When preparing children to begin kindergarten, teaching how to learn is more important than what to learn. Building executive function skills, social-emotional development and a growth mindset is more indicative of future achievement than fixed knowledge such as ABCs and 123s. A research validated approach to develop these competencies is self-directed play. Children learn how to plan, make decisions, test theories, as well as how to cooperate and regulate conduct. A variety of emotions and behaviors are taught through pretend play and acting out scenarios encountered in daily experiences.
The three key areas in which parents and caregivers can influence a child’s development, according to early learning studies by the Center for Childhood Creativity (the research and advisory division of the Bay Area Discovery Museum), are Talk & Play, Science & Math, and Body & Brain.
Talk & Play
Build language skills – mix complex, difficult words into everyday conversations. Vocabulary and the capacity to articulate thoughts contribute more to reading fluency than being able to recognize letters and sounds.
Augment fine motor coordination – supplement writing preparation through hands-on activities like ripping tape, handling Legos, and building with clay.
Emphasize persistence – help child to move past frustration by focusing on challenge and strategy during play (e.g., “Why did —– happen when you did —–?”)
Utilize play to identify emotions for self and others – teach strategies to handle a wide range of feelings through charades, puppets, games with facial expressions photos, and pretend scenarios. Ask questions such as “How would you feel if —-? How do you think she is feeling right now? What would make her feel better?”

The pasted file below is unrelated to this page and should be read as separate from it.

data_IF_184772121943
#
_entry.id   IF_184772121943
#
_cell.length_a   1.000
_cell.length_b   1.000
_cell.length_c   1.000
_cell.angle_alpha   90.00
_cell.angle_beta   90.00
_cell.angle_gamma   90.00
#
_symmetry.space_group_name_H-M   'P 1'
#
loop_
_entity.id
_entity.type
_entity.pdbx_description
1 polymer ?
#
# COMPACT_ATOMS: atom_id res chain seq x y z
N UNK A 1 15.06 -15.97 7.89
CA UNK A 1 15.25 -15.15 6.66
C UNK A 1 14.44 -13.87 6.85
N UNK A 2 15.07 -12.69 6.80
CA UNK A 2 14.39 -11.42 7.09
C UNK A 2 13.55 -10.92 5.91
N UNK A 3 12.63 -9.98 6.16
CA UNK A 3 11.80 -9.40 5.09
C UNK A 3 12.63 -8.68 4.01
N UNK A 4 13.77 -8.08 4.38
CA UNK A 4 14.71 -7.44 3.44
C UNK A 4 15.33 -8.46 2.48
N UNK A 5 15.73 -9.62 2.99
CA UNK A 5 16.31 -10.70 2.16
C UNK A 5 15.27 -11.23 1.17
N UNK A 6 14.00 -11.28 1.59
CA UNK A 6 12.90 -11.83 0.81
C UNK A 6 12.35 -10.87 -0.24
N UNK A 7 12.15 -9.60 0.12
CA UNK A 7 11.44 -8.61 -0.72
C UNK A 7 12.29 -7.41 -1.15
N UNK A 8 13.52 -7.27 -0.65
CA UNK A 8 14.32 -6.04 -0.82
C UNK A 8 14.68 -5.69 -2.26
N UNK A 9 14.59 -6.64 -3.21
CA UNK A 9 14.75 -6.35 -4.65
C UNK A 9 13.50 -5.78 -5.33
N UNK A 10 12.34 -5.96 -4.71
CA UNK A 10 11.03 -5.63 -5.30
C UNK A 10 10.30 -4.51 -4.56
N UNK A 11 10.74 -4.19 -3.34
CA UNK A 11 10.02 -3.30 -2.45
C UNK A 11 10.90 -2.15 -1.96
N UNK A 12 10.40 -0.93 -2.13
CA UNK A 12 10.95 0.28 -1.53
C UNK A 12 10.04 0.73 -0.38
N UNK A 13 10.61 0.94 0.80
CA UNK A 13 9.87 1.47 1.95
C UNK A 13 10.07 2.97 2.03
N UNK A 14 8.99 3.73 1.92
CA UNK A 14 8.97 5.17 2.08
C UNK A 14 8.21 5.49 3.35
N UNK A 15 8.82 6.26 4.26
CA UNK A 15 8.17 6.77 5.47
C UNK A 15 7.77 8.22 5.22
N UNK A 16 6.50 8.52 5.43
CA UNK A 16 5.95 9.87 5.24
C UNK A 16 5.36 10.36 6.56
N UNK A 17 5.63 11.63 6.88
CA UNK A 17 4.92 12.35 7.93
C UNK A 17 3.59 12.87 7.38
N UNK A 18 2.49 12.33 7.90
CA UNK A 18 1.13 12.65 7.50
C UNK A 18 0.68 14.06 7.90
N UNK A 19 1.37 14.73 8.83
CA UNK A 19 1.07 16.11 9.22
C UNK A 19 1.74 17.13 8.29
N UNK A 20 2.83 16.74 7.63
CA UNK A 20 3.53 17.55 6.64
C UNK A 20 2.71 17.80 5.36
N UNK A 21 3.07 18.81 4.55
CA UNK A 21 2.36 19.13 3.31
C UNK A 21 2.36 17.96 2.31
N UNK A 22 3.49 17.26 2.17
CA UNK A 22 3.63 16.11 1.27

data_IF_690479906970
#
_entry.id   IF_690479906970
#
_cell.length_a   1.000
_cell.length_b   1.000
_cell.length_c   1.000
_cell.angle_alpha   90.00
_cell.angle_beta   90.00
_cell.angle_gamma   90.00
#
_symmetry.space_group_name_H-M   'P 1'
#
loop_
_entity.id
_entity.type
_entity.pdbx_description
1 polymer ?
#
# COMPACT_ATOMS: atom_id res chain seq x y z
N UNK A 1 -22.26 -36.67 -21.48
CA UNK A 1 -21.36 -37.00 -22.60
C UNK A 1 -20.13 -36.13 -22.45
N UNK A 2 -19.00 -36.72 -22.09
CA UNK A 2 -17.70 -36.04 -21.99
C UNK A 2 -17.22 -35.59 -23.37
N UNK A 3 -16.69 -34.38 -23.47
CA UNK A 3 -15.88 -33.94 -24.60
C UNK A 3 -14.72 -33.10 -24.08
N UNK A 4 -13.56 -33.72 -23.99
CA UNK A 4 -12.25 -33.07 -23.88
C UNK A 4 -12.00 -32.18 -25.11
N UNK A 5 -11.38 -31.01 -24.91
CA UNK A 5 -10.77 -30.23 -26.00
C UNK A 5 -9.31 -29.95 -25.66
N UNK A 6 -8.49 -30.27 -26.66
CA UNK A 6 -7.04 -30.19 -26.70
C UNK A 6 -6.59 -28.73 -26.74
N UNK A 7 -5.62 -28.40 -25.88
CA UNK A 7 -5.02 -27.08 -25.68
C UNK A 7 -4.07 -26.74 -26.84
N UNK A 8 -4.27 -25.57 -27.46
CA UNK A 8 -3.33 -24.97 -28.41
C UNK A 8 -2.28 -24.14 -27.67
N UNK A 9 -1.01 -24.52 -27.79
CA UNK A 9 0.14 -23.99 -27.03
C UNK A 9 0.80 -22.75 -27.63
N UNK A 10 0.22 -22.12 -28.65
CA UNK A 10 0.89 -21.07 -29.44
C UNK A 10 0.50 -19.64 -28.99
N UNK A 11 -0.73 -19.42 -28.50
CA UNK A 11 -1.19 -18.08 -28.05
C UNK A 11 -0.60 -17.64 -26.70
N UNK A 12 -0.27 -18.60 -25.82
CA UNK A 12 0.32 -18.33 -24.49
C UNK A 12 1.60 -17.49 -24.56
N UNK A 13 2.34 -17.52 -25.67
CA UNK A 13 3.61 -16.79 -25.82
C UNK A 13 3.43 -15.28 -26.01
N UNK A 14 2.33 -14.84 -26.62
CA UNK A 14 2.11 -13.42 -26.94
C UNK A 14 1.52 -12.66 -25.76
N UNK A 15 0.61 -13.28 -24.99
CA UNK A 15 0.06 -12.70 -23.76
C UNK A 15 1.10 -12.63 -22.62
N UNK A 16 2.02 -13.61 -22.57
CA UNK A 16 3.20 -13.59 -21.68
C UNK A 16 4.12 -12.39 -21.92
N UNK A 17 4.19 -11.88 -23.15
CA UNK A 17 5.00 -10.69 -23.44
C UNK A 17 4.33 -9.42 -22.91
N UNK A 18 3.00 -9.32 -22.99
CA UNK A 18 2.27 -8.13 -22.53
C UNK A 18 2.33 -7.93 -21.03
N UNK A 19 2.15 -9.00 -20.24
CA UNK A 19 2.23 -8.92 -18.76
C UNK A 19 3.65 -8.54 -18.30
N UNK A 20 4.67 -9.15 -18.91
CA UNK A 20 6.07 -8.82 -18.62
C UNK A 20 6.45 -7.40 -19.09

Use imaginary play – change roles (e.g., doctor and patient), supplying child with props such as play tools. Older preschoolers may be able to re-purpose household items to make their own props, sparking creativity and thinking flexibility.
Encourage storytelling – begin a story and ask another family member to extend the plot. Repeat. A child can also act out their story or draw pictures to make a book.
Science & Math
Instill an early understanding of science – help child to experiment by making observations, noticing differences and similarities, asking questions, describing objects/animals/plants, etc., and predicting what may happen next in a process. Explain processes you observe together (e.g., why thunder occurs).
Embrace creativity over logical reasoning – invite explanations and test theories. Generation of ideas is more important than being right or wrong.
Model curiosity – demonstrate how “I don’t know” is an invitation to discover answers.
Incorporate addition and subtraction questions into everyday routines – e.g., “How many cookies are on your plate? If you eat two, how many are left?”